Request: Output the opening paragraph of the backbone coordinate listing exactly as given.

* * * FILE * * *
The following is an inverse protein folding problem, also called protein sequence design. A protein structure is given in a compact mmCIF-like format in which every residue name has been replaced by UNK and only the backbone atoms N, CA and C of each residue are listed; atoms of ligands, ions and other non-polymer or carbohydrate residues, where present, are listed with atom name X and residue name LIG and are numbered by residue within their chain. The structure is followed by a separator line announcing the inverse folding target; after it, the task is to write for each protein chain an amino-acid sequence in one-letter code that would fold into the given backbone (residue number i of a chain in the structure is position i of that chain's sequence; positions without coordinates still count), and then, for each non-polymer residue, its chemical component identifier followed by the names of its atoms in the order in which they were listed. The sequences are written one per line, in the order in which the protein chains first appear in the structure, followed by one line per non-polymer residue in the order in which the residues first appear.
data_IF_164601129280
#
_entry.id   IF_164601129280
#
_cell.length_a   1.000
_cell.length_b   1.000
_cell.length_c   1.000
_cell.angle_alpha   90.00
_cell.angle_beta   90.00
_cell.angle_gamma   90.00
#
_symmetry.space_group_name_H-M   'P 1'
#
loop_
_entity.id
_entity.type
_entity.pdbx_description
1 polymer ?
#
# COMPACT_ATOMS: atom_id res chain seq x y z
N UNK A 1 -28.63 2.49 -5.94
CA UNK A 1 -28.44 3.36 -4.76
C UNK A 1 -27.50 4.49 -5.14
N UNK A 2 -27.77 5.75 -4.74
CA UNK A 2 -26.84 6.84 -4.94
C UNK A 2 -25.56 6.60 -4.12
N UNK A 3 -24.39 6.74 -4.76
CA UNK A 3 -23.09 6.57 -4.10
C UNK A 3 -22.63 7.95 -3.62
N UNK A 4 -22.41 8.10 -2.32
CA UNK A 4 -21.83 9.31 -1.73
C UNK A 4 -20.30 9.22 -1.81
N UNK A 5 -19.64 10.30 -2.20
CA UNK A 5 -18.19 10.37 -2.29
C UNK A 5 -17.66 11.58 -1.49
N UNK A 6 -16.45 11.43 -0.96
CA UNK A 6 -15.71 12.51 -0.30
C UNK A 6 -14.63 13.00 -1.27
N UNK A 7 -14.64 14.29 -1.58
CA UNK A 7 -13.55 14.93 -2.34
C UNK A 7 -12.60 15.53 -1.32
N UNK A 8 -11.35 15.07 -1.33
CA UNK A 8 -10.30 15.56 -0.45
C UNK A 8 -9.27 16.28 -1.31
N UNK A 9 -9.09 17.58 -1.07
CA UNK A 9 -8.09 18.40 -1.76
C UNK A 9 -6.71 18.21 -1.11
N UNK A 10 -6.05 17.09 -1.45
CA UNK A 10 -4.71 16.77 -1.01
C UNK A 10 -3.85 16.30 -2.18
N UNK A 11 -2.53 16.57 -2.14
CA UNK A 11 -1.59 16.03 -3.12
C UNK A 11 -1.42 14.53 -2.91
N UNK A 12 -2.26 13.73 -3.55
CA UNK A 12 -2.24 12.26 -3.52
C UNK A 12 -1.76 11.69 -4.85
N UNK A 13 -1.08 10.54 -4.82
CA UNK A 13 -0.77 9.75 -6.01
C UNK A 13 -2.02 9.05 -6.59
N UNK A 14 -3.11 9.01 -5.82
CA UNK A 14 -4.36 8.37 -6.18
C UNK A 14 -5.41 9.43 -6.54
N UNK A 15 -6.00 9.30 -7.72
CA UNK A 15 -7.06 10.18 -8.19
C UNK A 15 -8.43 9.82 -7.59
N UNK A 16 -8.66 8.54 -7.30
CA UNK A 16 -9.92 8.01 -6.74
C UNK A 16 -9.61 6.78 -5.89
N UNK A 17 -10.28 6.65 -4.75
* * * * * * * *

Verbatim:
The following is an inverse protein folding problem, also called protein sequence design. A protein structure is given in a compact mmCIF-like format in which every residue name has been replaced by UNK and only the backbone atoms N, CA and C of each residue are listed; atoms of ligands, ions and other non-polymer or carbohydrate residues, where present, are listed with atom name X and residue name LIG and are numbered by residue within their chain. The structure is followed by a separator line announcing the inverse folding target; after it, the task is to write for each protein chain an amino-acid sequence in one-letter code that would fold into the given backbone (residue number i of a chain in the structure is position i of that chain's sequence; positions without coordinates still count), and then, for each non-polymer residue, its chemical component identifier followed by the names of its atoms in the order in which they were listed. The sequences are written one per line, in the order in which the protein chains first appear in the structure, followed by one line per non-polymer residue in the order in which the residues first appear.